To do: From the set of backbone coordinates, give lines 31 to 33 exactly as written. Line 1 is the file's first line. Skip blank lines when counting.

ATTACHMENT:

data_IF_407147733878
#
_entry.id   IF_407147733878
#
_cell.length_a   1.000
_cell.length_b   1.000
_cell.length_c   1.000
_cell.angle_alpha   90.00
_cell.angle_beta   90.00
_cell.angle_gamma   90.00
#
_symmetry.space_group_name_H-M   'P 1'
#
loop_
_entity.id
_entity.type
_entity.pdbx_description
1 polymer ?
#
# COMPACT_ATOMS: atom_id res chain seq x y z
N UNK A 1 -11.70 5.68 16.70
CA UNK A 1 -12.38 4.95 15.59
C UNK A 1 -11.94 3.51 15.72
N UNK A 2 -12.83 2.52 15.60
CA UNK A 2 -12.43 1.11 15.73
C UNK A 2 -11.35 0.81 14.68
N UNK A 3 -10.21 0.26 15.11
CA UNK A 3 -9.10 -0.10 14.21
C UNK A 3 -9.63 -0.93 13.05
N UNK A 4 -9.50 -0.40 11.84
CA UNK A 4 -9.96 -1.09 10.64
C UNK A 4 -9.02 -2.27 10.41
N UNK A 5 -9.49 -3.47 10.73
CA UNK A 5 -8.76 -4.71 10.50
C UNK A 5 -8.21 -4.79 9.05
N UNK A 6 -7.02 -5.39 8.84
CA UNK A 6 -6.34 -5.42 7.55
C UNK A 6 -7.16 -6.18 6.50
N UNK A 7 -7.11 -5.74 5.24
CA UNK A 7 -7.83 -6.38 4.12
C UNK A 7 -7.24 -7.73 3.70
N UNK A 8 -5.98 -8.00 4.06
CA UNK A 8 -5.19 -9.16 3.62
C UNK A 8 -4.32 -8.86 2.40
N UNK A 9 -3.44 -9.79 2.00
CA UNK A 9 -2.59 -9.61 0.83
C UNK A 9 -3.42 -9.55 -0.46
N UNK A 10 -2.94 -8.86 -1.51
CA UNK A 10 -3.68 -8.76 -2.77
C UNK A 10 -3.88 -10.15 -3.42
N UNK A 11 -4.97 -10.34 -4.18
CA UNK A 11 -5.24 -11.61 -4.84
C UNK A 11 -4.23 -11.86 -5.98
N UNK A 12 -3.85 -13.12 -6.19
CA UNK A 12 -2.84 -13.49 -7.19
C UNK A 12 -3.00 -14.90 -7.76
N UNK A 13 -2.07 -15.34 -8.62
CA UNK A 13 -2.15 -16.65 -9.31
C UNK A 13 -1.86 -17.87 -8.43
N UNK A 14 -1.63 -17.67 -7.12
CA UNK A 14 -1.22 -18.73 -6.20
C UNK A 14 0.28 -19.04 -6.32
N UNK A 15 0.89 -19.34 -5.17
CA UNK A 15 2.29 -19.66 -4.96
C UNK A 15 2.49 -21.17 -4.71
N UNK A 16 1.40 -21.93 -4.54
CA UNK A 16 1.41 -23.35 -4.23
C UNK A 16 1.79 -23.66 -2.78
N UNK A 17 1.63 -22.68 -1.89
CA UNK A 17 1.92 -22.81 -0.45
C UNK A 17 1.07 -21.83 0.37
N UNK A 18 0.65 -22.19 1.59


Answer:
CA UNK A 4 -9.96 -1.09 10.64
C UNK A 4 -9.02 -2.27 10.41
N UNK A 5 -9.49 -3.47 10.73